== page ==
Abstract & Call for Papers
Within the emergent field of 1960s studies and within the popular imagination of the decade, 1968 has a luminous significance. The year's iconic status stems, in part, from the raw power of its defining events: in the United States, student uprisings at Columbia University and San Francisco State College, and violence at the Democratic National Convention; the assassinations of Martin Luther King, Jr. and Robert Kennedy; urban unrest and the rise of Black Power; the accumulating strength of feminism, and gay and lesbian, native American, and Chicano/a activism. Internationally, 1968 saw the Tet Offensive and My Lai massacre; youth rebellions in France , West Germany , and Japan ; the Prague Spring and Soviet invasion of Czechoslovakia ; the activist phase of China 's Cultural Revolution; the massacre in Mexico city , and “revolutionary” and repressive violence throughout the “ Third World .” But beyond its obvious tumult, “1968” now serves as a metonym for the 1960s as a whole and a marker of the era's distinctive sensibilities and contradictions: the mixture of exhilaration and dread, the perception of infinite possibilities and tragic constriction.
Recent scholarship on 1968 has focused on its particular eruptions and reactions, but also on the question of their systemic connection. Were the wide-ranging instances of social unrest the manifestations of a global zeitgeist, conditioned or at least influenced by broad macro-economic and geopolitical forces? Or were these phenomena the outgrowth of primarily local and unrelated conditions? Does a satisfying analysis require a partial synthesis of both these possibilities, as well as a frame for thinking both similarities and differences?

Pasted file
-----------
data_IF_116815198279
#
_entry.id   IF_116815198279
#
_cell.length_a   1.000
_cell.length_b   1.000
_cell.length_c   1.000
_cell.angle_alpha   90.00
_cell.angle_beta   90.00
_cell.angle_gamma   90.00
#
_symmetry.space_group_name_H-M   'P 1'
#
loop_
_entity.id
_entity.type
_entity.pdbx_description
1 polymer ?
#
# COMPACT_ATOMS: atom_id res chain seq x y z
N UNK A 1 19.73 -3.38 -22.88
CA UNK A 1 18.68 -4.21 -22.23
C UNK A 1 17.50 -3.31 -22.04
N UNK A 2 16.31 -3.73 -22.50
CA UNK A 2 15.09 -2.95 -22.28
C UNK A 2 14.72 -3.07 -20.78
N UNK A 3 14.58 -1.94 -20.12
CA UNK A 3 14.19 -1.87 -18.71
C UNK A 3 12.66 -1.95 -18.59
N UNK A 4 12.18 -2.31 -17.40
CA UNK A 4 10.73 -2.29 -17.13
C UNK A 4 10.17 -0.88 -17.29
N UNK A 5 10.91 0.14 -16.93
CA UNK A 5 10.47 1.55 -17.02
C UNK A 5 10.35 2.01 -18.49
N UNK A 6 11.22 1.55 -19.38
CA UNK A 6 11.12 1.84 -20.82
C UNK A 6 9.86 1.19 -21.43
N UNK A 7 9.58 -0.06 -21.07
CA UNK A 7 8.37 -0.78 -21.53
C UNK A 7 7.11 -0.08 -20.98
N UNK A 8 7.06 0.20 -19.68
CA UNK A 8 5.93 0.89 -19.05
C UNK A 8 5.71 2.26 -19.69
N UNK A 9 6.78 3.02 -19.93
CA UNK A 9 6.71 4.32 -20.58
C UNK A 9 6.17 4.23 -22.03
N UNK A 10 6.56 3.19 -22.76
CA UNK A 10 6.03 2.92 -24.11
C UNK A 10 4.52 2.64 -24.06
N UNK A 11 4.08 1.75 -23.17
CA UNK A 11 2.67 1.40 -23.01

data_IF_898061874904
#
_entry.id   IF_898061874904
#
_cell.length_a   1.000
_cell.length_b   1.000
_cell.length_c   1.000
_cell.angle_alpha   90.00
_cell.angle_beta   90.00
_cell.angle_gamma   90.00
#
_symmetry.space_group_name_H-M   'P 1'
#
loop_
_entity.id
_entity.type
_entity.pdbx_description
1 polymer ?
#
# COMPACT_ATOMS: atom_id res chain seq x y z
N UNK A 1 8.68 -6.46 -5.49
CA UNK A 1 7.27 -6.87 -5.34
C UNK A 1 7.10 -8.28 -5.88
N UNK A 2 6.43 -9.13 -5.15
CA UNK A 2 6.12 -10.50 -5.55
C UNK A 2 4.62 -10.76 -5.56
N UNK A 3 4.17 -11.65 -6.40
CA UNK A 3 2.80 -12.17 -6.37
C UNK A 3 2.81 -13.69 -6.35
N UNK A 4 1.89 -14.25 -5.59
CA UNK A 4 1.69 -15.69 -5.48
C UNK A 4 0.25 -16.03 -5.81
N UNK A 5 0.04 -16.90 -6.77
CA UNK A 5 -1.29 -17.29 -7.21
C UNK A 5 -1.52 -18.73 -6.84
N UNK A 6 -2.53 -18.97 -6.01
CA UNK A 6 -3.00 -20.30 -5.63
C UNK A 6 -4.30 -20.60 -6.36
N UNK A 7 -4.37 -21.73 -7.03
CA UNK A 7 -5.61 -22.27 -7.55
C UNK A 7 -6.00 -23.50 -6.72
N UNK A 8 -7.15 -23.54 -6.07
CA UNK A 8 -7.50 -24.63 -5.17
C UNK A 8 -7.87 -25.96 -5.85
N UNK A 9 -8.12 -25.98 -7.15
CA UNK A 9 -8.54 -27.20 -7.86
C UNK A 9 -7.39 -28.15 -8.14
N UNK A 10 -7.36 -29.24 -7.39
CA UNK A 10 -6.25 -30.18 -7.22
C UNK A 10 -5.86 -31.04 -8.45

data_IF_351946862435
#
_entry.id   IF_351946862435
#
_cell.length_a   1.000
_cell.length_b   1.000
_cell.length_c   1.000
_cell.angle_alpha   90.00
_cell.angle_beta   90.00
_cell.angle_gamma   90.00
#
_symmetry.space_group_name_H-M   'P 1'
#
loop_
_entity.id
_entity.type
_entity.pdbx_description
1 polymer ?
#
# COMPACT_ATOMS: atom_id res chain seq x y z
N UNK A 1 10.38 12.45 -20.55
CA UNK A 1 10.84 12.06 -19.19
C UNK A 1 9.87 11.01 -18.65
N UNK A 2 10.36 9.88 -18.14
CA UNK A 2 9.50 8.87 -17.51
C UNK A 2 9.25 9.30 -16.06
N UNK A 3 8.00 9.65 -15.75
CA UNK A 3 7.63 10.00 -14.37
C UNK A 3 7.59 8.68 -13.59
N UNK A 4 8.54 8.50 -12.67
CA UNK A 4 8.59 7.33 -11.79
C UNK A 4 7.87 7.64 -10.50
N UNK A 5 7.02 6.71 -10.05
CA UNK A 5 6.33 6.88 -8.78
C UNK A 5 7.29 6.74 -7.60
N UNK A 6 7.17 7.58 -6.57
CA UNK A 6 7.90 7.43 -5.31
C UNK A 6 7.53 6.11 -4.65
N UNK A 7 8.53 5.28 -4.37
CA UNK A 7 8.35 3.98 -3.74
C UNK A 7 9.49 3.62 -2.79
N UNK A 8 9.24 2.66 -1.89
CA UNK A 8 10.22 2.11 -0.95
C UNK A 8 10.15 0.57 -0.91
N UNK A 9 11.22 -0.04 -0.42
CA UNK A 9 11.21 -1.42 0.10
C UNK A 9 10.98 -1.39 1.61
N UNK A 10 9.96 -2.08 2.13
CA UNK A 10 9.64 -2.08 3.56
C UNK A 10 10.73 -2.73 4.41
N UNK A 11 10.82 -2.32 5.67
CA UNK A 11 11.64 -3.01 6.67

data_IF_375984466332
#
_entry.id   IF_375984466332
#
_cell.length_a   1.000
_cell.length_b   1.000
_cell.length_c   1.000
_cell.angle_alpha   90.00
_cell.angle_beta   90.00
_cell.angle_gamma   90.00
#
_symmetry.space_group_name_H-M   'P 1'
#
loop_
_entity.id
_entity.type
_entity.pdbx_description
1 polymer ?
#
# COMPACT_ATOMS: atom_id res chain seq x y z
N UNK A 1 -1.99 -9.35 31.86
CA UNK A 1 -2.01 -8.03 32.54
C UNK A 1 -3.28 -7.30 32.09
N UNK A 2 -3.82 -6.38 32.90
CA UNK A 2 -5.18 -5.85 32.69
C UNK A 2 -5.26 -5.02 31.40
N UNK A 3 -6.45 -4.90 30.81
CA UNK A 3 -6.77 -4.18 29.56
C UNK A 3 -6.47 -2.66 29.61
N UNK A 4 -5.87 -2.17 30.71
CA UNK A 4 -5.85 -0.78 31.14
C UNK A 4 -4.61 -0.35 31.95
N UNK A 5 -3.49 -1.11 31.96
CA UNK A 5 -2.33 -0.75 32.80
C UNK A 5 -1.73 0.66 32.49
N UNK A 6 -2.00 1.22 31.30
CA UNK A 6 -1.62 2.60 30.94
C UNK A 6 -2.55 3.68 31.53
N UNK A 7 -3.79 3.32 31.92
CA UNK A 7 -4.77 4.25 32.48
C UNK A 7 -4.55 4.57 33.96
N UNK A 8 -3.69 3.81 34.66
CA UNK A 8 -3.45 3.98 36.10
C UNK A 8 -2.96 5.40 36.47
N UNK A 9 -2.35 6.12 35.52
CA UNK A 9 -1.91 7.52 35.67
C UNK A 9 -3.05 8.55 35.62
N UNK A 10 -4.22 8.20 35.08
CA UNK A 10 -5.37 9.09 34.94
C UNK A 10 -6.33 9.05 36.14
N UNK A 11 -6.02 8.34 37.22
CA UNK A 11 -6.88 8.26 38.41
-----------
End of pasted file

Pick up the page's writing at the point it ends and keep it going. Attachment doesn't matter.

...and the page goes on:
The Drew University Modern History and Literature Program Graduate Student Conference on 1968 will attempt to explore this question from a number of different angles. Areas of interest include:
- Geographies of Protest: rebel energies in Western and Eastern Europe, North and Latin America, China and Southeast Asia.
- Gender Trouble: radical transformations in gender relations and sexual identity; the women's movement; gay and lesbian rights activism.
- Protest and Print Culture: pamphlets, manifestoes, plays, the underground press, literature, posters, graphic novels, and “comix.”
- Popular Culture and the Media Massage: cross-referential/interdisciplinary investigations into film, music, television, advertising, fashion, and “pop-art.”
- Political Ideologies: Marxism, Maoism, anarchism, the Frankfurt School, Situationism, internationalism, anti-colonialism, liberalism, the roots of contemporary conservatism.
- Theoretical Explorations: the rise and fall of Marxism, the universal vs. the local intellectual, post-structuralist stirrings, anticipations of globalization.
- Counter-cultures: hippies, Yippies, Diggers, Provos, communards, enragés, happenings, undergrounds, scenes.
- Technology: Future Shock; cybernetics and informatics; from Haight-Ashbury to Silicon Valley ; the birth of the digital revolution.
- Religion: liberation theology; priests, pastors, and protest; journeys East and West; origins of New Age religion; the roots of contemporary fundamentalisms.
The papers need not be limited to the areas and topics listed above, nor the year 1968 as such. Rather, we encourage the creative combination of two or more areas of interest, as well as attempts to theorize the connection between various events, logics, and genres.
Those submitting paper proposals should be graduate students, post-docs, or very recent Ph.D.'s. Please submit a one-page abstract of your paper with your affiliation and contact information by snail mail or email to:
Cheryl Oestreicher, Conference Chair
36 Madison Avenue
Madison , NJ 07940
Faculty Sponsor: Jeremy Varon, Professor of History, Drew University. Author of Bringing the War Home: The Weather Underground, the Red Army Faction, and Revolutionary Violence in the Sixties and Seventies ( California ).
Drew University is located in Madison New Jersey, thirty miles from New York City. A commuter train runs from Madison to Penn Station in less than an hour.